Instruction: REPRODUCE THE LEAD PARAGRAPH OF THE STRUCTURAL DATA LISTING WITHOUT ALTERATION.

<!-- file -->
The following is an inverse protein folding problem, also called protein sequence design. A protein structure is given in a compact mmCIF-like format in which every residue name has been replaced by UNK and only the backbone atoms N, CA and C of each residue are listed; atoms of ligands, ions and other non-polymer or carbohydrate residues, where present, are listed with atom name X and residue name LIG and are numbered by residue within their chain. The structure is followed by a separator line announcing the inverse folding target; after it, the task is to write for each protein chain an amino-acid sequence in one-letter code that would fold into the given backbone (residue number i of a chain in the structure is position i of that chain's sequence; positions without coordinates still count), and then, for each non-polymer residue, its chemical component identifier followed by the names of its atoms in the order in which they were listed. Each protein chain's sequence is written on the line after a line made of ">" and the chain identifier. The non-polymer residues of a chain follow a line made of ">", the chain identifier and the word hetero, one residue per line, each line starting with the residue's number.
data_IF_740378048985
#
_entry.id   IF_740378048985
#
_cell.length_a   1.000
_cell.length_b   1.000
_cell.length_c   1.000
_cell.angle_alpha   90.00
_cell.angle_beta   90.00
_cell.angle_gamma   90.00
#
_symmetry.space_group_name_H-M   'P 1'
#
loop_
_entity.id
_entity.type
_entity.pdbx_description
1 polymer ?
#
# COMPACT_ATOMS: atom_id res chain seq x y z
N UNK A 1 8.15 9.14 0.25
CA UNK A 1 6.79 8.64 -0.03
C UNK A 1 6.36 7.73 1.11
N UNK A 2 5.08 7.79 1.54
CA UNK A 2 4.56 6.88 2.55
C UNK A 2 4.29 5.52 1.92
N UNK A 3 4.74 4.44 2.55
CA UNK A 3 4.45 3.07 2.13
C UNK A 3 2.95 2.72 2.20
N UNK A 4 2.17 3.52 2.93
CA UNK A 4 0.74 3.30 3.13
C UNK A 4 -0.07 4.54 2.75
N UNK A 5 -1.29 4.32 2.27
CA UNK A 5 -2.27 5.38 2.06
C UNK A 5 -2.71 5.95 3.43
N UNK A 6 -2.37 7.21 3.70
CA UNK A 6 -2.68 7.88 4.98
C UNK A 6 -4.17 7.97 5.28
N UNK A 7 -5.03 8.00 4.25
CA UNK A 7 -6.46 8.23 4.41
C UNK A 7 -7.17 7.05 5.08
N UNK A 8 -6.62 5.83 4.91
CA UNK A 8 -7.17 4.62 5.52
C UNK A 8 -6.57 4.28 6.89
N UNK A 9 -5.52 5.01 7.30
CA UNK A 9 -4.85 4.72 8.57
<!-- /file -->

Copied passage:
The following is an inverse protein folding problem, also called protein sequence design. A protein structure is given in a compact mmCIF-like format in which every residue name has been replaced by UNK and only the backbone atoms N, CA and C of each residue are listed; atoms of ligands, ions and other non-polymer or carbohydrate residues, where present, are listed with atom name X and residue name LIG and are numbered by residue within their chain. The structure is followed by a separator line announcing the inverse folding target; after it, the task is to write for each protein chain an amino-acid sequence in one-letter code that would fold into the given backbone (residue number i of a chain in the structure is position i of that chain's sequence; positions without coordinates still count), and then, for each non-polymer residue, its chemical component identifier followed by the names of its atoms in the order in which they were listed. Each protein chain's sequence is written on the line after a line made of ">" and the chain identifier. The non-polymer residues of a chain follow a line made of ">", the chain identifier and the word hetero, one residue per line, each line starting with the residue's number.